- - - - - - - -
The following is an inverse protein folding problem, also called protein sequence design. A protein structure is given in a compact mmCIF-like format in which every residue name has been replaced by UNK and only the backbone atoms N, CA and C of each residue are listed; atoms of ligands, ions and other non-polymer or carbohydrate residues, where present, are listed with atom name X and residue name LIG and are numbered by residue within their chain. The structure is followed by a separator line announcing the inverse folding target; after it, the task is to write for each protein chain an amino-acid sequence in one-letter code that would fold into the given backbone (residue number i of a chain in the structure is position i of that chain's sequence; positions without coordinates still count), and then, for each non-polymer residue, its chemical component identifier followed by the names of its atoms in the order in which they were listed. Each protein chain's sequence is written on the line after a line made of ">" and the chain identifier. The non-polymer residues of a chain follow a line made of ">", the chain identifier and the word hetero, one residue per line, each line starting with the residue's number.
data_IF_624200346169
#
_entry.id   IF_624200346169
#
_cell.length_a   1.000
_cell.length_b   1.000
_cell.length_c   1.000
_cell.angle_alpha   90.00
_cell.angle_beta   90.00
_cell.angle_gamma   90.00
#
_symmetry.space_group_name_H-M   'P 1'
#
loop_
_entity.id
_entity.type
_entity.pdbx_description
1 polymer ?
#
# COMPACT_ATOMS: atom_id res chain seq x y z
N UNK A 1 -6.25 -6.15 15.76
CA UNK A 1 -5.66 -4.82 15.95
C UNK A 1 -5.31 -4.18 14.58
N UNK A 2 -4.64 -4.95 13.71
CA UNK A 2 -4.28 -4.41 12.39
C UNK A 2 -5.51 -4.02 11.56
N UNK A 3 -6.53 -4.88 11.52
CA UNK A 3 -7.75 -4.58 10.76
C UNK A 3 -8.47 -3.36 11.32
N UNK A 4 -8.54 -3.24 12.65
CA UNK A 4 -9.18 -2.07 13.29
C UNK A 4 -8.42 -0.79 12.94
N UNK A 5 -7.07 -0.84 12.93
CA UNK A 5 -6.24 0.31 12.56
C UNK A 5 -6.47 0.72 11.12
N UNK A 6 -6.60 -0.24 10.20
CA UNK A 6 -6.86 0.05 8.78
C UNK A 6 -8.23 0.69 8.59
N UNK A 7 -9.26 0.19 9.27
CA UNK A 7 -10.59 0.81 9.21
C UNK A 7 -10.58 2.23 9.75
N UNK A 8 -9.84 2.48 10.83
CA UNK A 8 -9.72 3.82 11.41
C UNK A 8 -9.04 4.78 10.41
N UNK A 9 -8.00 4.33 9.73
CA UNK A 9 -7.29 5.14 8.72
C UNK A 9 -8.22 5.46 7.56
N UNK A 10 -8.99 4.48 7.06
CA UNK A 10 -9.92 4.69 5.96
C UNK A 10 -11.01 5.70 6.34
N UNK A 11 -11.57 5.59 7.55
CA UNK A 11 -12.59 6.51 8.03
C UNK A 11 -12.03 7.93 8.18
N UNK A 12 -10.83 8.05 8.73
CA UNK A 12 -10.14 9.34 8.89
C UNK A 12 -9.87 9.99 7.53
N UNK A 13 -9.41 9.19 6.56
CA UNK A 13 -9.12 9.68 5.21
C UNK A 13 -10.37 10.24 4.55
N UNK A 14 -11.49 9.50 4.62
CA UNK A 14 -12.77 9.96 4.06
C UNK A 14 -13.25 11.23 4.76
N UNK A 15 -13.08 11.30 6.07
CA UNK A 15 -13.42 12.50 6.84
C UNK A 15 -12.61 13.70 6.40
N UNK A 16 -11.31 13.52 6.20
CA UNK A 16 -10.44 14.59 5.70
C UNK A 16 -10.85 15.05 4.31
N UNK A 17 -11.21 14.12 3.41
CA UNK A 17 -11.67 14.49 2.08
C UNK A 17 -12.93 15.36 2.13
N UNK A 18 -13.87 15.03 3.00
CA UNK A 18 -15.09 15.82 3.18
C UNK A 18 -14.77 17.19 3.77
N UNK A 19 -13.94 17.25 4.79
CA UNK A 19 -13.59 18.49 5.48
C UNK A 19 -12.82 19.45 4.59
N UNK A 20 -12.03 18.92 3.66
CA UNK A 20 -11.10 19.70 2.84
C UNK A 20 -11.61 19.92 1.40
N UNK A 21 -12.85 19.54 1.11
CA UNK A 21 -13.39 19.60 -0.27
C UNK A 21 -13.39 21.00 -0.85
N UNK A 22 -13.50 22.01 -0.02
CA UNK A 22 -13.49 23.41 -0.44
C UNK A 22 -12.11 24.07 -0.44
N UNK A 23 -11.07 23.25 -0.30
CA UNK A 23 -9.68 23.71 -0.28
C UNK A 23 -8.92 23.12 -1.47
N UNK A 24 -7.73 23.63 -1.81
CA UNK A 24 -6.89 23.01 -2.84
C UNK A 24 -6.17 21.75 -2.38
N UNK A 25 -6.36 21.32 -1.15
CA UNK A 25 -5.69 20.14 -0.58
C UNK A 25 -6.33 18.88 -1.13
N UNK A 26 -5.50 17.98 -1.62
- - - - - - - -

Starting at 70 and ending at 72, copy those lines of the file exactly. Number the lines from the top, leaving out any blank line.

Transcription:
N UNK A 17 -11.21 14.12 3.41
CA UNK A 17 -11.67 14.49 2.08
C UNK A 17 -12.93 15.36 2.13